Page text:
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Thursday, May 13, 2004 - Page updated at 12:00 A.M.
Walkabout: Terminal 107 / Kellogg Island Trail
By Cathy McDonald
Length: Quarter-mile path connects to paved pedestrian/bike trail.
Level of difficulty: Flat-to-gentle dirt/gravel and paved trails.
Setting: The shoreline of the once-mighty Duwamish River has an intricate history that belies its industrial trappings. Until the river was dredged, diked, straightened and channeled by 1917 to become the Duwamish Waterway, it was a powerful meandering river with extensive tidal flats and wildlife. Ancestors of the Duwamish Tribe had inhabited the site for at least 1,400 years when pioneer John Pike officially bought the land from the U.S. government in 1860. European immigrants later settled in the area, where fishing boats were crafted at local shipyards for men of Scandinavian, Greek, Croatian and Italian descent. The sculpture of a North Pacific halibut schooner is a 5/8-scale model of those built here during the early part of the 20th century.
Highlights: Now owned by the Port of Seattle, the site was being cleared of buildings to construct a marine terminal when archaeological discoveries in 1977 halted further development. Interpretive signs at the park tell the history of the various peoples who lived at this site. Efforts are under way to restore salmon habitat and clean up the pollution that has impacted this heavily industrialized waterway. Benches offer places to sit and observe the Duwamish; birds such as ospreys, kingfishers, eagles and Caspian terns hunt for fish just offshore.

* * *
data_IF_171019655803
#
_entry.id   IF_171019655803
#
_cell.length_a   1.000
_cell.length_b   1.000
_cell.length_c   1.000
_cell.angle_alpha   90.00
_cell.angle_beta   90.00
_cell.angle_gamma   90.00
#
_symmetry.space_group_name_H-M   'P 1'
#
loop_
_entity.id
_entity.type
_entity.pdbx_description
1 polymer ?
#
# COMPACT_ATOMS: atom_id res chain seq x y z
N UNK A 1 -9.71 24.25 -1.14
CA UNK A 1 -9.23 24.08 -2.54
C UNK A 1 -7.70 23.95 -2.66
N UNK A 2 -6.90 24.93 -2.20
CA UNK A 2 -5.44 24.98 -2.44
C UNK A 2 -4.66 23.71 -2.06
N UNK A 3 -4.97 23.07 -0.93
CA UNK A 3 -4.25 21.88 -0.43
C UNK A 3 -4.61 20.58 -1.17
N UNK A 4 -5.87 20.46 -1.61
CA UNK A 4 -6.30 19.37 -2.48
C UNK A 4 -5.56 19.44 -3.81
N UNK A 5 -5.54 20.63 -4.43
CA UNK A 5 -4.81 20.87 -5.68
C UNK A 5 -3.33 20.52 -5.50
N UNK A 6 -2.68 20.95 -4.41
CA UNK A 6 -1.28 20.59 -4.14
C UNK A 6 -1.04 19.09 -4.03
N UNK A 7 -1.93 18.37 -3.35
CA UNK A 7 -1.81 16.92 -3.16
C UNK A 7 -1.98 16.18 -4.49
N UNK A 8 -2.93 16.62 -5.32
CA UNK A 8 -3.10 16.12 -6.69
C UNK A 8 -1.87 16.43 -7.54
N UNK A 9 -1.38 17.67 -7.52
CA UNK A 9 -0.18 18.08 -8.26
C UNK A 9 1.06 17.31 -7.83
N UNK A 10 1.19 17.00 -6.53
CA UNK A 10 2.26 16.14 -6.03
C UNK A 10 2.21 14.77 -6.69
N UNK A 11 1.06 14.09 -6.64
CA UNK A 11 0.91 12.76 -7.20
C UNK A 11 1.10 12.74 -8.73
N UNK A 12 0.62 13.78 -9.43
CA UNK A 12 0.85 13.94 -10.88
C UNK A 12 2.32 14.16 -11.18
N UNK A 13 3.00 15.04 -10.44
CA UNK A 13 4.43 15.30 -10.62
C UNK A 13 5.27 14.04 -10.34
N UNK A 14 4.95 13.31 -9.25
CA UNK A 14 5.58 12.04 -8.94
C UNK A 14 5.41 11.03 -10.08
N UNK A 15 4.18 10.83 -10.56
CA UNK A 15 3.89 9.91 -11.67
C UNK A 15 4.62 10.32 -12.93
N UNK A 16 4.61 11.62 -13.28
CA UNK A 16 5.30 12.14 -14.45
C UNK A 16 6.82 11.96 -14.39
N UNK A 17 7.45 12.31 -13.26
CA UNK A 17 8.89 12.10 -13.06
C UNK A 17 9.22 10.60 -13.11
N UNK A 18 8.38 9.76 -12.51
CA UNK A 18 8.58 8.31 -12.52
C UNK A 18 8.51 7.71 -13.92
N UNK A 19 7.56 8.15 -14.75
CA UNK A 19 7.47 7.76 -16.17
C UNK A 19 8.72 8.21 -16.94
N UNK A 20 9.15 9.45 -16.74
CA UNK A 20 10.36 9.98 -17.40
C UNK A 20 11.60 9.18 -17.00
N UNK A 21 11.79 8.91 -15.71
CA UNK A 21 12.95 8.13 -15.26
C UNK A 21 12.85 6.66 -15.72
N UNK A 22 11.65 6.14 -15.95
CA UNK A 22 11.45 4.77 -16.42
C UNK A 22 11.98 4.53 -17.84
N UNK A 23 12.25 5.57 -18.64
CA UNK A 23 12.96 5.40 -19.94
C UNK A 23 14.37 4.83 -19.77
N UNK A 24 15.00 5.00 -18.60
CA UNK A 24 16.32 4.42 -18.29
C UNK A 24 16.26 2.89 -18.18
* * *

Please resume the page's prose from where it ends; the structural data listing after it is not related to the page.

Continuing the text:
Facilities: Water and picnic tables.
Restrictions: Pets on leash; scoop up after pets.
Directions: From southbound Interstate 5, take Exit 163A over the West Seattle Bridge. (Northbound, take Exit 163). Take the Delridge Way Southwest/Southwest Spokane Street exit, then bear sharply right onto the Southwest Spokane Street ramp. Turn right on Chelan Avenue Southwest, which becomes West Marginal Way Southwest. In about a mile, turn left into parking lot at Southwest Edmunds Street, at blue sign marked "Duwamish Public Access."
For more information: See www.portseattle.org/community/resources/publicaccess.shtml or call 206-684-7311 to learn where to obtain a free booklet on the cultural history of West Seattle.
Cathy McDonald is coauthor with Stephen Whitney of "Nature Walks In and Around Seattle," with photographs by James Hendrickson (The Mountaineers, second edition, 1997).
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